A few studies in the literature evaluate IMA in AP. An increase in serum IMA levels in AP was demonstrated in both animal and human studies.23,24 We demonstrated in this study that IMA levels at 48–72 hours after admission, but not on admission, were higher in patients with AP. Data demonstrating the kinetics of serum IMA levels come from acute ischemia-related disorders. Das et al demonstrated a decrease in IMA levels with treatment among those followed for carbon monoxide poisoning.25 In this study, IMA levels were the highest on admission and decreased significantly at the first, third and sixth hour from previous levels and were similar to that of the control subjects at the sixth hour of admission with the treatment. Gunduz et al also demonstrated gradually increasing IMA levels at 6th, 12th, and 24th hours among patients with acute stroke.26 The results of the mentioned studies indicate that IMA levels change over time with the grade of oxidative stress and tissue hypoxia. Our results suggest that oxidative stress at the beginning of AP may not be enough to cause an increase in the serum levels of IMA. Accelerating the production of free radicals, oxidative stress, and tissue hypoxia may result in higher IMA concentrations in the sera from patients with AP.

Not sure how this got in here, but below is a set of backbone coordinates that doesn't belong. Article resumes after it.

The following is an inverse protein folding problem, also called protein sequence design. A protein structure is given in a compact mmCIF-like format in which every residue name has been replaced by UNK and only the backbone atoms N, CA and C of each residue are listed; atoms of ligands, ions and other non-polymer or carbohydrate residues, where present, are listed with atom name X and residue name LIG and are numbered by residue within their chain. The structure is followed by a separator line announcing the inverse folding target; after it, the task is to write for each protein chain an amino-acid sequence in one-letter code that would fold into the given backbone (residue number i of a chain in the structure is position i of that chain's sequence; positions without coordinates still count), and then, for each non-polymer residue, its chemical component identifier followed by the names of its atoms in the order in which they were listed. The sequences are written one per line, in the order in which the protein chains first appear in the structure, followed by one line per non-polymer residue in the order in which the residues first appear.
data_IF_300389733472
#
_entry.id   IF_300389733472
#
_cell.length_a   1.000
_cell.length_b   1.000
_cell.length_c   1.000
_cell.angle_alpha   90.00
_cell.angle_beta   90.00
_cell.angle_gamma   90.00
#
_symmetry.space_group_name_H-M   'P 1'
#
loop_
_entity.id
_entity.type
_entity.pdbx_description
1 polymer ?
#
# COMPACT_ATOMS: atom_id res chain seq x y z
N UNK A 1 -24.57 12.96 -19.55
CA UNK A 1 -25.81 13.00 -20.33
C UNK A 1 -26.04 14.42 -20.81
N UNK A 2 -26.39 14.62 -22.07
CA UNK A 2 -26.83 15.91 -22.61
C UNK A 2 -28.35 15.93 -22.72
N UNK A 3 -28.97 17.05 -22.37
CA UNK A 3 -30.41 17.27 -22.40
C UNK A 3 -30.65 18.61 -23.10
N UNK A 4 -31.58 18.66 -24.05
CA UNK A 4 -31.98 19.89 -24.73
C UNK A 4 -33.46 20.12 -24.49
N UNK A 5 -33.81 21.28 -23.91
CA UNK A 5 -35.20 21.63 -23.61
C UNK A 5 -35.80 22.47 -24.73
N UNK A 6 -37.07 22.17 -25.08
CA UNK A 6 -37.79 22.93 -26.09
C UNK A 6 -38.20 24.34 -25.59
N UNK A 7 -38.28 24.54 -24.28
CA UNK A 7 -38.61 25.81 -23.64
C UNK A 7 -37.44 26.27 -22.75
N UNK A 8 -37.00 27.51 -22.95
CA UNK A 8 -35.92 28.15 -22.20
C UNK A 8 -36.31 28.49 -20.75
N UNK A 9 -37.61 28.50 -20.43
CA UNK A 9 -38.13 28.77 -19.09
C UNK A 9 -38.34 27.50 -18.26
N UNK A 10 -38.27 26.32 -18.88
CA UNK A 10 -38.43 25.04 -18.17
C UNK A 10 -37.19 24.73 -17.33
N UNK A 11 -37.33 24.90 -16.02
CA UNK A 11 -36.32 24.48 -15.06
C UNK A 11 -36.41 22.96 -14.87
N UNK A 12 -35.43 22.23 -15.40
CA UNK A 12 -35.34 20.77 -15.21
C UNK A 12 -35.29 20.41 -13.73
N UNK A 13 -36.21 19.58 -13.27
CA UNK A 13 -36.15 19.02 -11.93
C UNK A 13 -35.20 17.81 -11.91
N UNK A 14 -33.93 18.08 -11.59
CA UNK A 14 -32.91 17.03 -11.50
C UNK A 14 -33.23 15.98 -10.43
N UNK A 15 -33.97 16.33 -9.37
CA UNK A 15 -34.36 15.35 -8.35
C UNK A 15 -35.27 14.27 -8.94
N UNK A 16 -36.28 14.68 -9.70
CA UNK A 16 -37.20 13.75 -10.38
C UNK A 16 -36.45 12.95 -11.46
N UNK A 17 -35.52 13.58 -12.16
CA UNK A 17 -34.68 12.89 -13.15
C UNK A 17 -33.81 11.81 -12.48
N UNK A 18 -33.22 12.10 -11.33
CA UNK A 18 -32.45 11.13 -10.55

One of the results of this study was that the adjusted IMA levels of patients with SAP on admission were significantly lower than that of patients with MAP. Moreover, although they do not show any statistical significance, IMA levels were lower in patients with SAP than in patients with MAP at both the first and second measurements. In a recent study, serum IMA levels were found not to be correlated with the severity of AP.27 Although the correlation of IMA levels with the degree of tissue hypoxia and organ failure in patients with severe sepsis exists, a conflicting result by Li et al demonstrated among patients with carbon monoxide poisoning that more severe poisoning and more severe heart and other organ damages were associated with lower IMA levels in the serial measurements of IMA.18,28 It seems that the duration and severity of tissue hypoperfusion and the cause of oxidative stress and concomitant disorders influence serum IMA level and its kinetics. We conclude that the type of underlying mechanism that causes a rise in serum IMA levels, such as tissue hypoxia, hypoperfusion, inflammation, and oxidative injury, determines serum IMA kinetics. The mechanism of production of IMA in AP is complex and not clear as of yet. However, it may be influenced by a combination of oxidative stress, mitochondrial dysfunction, systemic inflammatory stress syndrome, secondary infections, anti-inflammatory responses, and hypoalbuminemia.